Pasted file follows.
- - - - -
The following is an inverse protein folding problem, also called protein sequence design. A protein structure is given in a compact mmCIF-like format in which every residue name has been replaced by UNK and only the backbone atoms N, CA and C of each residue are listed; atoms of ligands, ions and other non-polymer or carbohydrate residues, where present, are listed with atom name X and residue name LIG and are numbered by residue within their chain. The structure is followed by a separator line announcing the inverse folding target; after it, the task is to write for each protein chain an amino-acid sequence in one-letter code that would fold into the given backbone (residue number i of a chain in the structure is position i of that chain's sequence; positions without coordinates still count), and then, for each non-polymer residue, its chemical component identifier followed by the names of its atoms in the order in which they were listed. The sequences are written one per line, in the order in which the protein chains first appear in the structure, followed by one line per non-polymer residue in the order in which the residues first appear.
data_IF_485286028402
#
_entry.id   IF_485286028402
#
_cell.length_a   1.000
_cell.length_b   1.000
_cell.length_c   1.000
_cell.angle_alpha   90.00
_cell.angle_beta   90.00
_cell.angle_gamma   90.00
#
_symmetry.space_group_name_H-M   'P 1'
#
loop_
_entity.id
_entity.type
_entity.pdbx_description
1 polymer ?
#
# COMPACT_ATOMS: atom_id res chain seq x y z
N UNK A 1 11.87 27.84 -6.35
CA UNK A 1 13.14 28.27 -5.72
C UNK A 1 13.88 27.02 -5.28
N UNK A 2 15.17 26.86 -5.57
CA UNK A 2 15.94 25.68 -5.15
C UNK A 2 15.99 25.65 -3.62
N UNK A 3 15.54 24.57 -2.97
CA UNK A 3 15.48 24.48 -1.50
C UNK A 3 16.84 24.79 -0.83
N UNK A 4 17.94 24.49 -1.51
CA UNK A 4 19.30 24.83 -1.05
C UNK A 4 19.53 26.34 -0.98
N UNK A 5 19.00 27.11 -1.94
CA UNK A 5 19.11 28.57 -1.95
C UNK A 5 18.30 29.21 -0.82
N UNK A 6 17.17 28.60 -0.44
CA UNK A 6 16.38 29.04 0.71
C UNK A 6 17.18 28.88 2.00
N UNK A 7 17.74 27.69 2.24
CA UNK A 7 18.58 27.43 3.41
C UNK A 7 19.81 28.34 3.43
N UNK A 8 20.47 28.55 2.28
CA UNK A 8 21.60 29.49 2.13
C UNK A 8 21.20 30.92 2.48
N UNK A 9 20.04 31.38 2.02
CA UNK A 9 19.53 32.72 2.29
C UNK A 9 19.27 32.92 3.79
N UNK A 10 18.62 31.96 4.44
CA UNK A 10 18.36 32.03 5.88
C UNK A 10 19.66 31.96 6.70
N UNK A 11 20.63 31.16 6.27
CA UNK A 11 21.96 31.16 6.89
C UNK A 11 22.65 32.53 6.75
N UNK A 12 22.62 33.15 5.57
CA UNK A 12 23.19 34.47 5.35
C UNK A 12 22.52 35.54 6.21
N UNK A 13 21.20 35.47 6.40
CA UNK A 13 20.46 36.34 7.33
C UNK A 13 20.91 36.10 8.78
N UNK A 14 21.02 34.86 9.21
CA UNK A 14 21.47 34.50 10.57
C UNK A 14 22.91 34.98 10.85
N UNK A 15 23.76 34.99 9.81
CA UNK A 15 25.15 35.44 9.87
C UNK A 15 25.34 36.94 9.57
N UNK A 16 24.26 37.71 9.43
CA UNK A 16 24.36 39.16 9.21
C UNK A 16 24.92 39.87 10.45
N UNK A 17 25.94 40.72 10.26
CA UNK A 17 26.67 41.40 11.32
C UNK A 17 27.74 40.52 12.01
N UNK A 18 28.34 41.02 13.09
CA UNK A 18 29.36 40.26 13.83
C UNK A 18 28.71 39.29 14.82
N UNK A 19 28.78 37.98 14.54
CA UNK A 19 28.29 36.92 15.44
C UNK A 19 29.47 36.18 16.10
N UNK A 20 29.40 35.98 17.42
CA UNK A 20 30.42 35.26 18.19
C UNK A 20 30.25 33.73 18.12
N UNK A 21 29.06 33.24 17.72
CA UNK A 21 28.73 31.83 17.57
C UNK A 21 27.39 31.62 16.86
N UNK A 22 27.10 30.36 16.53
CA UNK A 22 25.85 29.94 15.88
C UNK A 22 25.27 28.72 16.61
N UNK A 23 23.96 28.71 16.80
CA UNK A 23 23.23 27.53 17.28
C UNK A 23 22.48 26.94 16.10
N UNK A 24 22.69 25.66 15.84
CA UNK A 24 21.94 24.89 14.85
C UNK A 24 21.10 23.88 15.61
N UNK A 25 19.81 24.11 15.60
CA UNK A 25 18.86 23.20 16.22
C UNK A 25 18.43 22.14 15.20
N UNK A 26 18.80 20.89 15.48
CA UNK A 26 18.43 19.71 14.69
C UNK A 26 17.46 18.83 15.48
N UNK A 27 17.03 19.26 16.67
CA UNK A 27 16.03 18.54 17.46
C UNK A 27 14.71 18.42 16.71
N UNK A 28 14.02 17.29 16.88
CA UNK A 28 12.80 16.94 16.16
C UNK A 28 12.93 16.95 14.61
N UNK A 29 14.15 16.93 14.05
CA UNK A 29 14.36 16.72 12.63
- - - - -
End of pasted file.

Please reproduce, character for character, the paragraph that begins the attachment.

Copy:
The following is an inverse protein folding problem, also called protein sequence design. A protein structure is given in a compact mmCIF-like format in which every residue name has been replaced by UNK and only the backbone atoms N, CA and C of each residue are listed; atoms of ligands, ions and other non-polymer or carbohydrate residues, where present, are listed with atom name X and residue name LIG and are numbered by residue within their chain. The structure is followed by a separator line announcing the inverse folding target; after it, the task is to write for each protein chain an amino-acid sequence in one-letter code that would fold into the given backbone (residue number i of a chain in the structure is position i of that chain's sequence; positions without coordinates still count), and then, for each non-polymer residue, its chemical component identifier followed by the names of its atoms in the order in which they were listed. The sequences are written one per line, in the order in which the protein chains first appear in the structure, followed by one line per non-polymer residue in the order in which the residues first appear.